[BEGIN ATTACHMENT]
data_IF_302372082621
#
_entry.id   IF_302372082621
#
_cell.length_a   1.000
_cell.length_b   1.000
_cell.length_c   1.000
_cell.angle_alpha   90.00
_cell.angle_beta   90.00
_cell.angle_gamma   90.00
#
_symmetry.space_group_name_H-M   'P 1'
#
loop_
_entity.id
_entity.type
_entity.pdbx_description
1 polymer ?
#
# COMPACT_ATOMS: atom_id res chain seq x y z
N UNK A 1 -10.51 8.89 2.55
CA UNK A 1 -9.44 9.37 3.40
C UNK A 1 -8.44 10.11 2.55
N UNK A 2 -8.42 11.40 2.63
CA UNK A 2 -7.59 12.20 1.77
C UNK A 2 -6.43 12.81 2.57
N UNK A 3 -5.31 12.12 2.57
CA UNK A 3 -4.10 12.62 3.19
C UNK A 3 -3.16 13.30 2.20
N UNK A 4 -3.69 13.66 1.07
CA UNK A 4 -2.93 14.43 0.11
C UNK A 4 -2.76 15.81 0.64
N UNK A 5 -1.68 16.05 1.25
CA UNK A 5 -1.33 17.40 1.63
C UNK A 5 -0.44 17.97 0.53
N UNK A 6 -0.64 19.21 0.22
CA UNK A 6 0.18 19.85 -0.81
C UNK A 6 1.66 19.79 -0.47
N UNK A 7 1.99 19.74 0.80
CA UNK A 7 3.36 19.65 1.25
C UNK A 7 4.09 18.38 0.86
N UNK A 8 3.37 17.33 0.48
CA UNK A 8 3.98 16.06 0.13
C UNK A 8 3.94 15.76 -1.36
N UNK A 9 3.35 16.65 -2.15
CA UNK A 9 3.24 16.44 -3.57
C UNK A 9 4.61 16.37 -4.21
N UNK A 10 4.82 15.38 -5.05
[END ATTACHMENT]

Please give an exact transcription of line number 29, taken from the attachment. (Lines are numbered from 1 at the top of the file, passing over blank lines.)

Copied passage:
C UNK A 3 -3.16 13.30 2.20